(MENAFN - AFP) Cyprus ordered a criminal probe Thursday into a contract under which the central bank allegedly agreed to pay a consulting firm nearly 5 million euros for money used to recapitalise the country's banks.
Deputy Attorney General Rikkos Erotokritou said it would focus on ''the leak of confidential documents from the central bank... possible forgery of documents and the possible deception of central bank board members."
The contract was signed in March with London-based consultants Alvarez and Marsal (A&M), who were hired to help the floundering banking sector to recapitalise.
At the time, Cyprus had clinched a 10 billion euro (13.8 billion ) EU-IMF bailout under which the island's second-largest lender, Laiki, was wound up and its good assets folded into the largest lender, Bank of Cyprus.
In the process, BoC needed to be recapitalised, and customers with deposits of more than 100,000 euros at Bank of Cyprus saw 47.5 percent of that amount turned into shares.
The press reported this week that the central bank had agreed to a demand by A&M that it pay a success fee of 0.10 percent of the total capital injected into the banking system, however it was achieved.
But on Wednesday, the central bank issued a statement saying "no success fee payment is justified," on the grounds that recapitalisation came from a bail-in not outside investment.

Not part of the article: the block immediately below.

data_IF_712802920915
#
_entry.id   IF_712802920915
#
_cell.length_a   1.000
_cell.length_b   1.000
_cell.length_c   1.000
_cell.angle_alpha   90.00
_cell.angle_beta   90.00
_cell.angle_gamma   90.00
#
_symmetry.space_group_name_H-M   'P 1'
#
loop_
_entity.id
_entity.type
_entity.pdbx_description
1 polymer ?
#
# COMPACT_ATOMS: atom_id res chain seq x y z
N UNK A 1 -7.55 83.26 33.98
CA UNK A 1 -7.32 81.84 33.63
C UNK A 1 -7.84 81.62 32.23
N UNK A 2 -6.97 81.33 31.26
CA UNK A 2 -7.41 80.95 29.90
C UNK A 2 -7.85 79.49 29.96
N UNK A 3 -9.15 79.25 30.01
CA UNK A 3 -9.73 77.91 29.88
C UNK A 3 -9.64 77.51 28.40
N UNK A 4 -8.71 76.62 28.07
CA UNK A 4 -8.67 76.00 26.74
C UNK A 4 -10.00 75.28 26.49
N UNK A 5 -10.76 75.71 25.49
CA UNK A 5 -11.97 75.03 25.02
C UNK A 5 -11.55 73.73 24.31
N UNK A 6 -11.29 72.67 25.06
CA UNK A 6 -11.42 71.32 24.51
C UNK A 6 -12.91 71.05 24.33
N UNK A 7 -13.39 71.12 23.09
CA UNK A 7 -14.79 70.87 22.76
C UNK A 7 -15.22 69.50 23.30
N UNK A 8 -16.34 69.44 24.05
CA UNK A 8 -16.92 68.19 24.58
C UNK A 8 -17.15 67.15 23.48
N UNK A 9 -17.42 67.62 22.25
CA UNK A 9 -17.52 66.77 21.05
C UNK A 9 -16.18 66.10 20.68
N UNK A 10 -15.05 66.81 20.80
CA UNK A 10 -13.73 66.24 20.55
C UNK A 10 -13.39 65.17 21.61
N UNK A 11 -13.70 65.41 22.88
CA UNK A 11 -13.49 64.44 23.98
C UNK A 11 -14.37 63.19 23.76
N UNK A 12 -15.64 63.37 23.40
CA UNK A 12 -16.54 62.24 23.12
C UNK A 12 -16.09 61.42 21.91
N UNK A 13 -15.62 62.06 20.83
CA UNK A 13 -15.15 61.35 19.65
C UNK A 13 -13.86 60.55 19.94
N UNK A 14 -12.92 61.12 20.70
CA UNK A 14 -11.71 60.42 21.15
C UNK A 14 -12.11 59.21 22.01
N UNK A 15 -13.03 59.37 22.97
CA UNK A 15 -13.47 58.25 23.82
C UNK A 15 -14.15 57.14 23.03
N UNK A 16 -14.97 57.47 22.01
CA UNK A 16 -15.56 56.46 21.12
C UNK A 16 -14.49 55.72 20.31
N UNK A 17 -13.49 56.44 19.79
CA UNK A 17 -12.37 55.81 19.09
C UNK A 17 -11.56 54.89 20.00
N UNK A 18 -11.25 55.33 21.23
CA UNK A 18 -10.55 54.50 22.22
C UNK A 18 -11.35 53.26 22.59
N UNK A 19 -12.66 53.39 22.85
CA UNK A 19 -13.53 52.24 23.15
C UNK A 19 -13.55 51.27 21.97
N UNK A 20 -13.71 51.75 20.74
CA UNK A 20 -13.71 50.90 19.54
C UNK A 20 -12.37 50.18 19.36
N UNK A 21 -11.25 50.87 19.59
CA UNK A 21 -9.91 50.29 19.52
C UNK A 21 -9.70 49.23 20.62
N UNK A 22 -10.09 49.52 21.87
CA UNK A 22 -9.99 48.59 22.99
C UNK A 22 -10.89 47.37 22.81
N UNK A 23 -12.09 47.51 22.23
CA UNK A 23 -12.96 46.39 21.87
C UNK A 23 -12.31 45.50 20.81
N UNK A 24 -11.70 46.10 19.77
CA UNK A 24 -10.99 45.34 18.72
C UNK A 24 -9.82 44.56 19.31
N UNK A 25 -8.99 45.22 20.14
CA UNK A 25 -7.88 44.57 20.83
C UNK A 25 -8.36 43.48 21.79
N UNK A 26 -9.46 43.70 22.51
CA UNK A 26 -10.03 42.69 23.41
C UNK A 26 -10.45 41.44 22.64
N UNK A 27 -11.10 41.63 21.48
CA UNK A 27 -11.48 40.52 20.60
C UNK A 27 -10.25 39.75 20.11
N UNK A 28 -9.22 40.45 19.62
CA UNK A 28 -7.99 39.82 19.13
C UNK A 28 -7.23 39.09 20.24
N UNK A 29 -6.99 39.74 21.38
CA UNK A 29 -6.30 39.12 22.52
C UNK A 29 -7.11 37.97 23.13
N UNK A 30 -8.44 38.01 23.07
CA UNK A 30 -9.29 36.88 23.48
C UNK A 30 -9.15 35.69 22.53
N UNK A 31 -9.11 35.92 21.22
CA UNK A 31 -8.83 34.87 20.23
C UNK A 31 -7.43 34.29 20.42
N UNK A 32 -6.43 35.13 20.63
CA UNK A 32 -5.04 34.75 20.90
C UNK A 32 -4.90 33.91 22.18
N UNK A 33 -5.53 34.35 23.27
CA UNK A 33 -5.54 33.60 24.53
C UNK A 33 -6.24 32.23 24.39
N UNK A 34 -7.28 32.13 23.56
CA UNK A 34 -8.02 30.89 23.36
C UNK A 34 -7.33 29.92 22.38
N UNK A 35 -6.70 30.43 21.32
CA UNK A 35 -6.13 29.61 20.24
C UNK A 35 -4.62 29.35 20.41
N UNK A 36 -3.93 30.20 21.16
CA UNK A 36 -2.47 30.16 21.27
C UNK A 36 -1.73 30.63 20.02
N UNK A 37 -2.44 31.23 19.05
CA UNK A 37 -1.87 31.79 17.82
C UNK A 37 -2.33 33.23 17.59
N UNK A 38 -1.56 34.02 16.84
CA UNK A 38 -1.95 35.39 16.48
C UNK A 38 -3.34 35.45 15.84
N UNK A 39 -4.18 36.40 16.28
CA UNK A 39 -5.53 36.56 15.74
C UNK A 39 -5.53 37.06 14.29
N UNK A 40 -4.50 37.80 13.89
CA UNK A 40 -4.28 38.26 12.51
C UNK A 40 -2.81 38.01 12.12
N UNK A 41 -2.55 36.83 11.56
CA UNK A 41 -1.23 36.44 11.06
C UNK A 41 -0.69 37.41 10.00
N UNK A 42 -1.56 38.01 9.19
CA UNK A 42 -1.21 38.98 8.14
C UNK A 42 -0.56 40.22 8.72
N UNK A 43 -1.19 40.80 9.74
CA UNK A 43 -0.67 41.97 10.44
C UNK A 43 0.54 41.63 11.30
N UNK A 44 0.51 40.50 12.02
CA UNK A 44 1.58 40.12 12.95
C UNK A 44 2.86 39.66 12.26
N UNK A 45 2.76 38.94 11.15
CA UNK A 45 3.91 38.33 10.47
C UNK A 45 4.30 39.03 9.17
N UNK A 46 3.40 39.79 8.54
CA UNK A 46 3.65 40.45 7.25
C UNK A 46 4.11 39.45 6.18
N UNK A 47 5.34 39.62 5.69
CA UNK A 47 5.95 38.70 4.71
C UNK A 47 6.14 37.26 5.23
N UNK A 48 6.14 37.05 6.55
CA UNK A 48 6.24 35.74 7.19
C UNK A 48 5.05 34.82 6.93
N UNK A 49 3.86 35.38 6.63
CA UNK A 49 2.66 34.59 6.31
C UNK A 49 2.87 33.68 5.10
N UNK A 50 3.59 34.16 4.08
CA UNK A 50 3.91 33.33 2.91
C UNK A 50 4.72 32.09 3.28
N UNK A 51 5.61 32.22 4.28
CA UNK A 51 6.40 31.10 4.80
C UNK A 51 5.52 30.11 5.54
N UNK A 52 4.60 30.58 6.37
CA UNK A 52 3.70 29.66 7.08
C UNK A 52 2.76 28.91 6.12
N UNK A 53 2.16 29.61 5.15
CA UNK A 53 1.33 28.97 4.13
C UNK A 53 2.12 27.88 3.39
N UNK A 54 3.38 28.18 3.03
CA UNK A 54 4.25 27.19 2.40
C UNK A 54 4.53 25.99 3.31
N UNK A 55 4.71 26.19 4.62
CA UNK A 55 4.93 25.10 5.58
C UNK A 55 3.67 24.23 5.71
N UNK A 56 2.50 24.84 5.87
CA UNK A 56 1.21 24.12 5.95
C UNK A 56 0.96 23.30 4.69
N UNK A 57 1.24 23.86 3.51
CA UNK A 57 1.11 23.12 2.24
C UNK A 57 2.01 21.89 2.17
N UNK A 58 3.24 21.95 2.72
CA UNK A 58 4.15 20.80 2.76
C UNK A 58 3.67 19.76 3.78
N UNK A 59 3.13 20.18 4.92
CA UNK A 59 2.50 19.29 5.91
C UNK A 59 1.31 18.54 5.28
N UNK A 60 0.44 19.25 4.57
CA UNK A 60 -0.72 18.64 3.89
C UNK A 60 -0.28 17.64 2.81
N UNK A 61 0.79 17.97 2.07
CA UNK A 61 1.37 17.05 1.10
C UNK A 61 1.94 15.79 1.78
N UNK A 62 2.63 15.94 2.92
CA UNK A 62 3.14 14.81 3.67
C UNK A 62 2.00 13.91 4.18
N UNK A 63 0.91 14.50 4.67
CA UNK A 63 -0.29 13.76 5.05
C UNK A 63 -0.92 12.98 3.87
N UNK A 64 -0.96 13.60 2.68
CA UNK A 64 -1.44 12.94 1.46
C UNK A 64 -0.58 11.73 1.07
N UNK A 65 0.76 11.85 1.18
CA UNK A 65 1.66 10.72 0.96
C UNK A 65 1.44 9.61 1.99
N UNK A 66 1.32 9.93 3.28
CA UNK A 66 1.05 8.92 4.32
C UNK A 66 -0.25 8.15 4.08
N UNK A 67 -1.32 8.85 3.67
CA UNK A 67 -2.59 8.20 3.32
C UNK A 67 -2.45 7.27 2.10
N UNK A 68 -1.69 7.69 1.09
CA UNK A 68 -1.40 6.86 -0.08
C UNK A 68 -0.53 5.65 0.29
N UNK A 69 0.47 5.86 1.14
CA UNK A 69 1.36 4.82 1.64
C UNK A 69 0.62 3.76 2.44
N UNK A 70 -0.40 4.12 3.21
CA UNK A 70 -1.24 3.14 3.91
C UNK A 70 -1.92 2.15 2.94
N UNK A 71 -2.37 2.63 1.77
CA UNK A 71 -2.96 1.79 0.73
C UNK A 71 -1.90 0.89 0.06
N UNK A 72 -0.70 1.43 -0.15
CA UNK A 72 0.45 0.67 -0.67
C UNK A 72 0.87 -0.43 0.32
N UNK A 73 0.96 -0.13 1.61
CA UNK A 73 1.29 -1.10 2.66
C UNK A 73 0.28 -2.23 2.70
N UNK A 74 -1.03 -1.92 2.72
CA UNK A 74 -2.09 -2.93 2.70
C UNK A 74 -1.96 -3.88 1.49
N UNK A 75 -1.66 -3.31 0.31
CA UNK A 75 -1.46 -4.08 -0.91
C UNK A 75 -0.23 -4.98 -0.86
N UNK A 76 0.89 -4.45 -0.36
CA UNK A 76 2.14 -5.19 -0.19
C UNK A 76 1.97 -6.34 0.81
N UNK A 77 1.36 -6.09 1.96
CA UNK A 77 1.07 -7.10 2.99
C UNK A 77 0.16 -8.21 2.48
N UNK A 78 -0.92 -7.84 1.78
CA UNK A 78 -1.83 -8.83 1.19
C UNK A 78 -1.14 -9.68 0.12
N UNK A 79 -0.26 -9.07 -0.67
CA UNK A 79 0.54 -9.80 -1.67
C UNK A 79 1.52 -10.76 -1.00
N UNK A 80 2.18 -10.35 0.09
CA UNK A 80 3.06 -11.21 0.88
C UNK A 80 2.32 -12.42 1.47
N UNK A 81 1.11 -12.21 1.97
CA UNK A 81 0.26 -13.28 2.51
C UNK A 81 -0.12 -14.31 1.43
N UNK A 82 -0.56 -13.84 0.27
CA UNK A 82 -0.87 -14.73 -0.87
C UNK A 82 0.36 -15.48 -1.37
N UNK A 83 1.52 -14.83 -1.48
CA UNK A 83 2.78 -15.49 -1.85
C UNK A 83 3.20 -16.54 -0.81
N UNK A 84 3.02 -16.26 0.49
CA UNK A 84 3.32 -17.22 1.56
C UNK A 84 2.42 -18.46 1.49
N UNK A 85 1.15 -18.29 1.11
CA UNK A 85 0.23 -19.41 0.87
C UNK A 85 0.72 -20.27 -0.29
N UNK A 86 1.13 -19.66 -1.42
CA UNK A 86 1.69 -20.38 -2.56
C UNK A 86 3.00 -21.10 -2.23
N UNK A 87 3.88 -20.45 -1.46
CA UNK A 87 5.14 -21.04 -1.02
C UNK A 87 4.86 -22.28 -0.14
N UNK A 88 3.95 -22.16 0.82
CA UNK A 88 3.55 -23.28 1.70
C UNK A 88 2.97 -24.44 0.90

A&W are reportedly asking for 4.75 million euros (6.6 million), well under the 11 million euros to which they would be entitled on the basis of the 0.10 percent figure, with payment due on October 31.
Unnamed central bank board members have told media they had no idea about a "success fee" clause.
In a brief statement Thursday, the central bank said it had received a letter from A&M stating that, "at the time of the agreement there was never any intention of requesting compensation from the bail-in and this continues to be the firm's position."
Central bank Governor Panicos Demetriades, whom President Nicos Anastasiades is trying to oust for failure to get a handle on the economy, has said confidential documents had been leaked and urged the attorney general to intervene.
Demetriades also struck back at his critics saying media reports ''were part of an orchestrated effort by certain groups to compel the governor to resign or to promote the interests of Alvarez and Marsal.''
The deputy attorney general did not mention A&M but said the issue was of ''great significance'' and the decision came after three days of ''announcements and arguments."
Parliament, whose ethics committee has demanded to see a copy of the contract, is expected to take up the matter next wee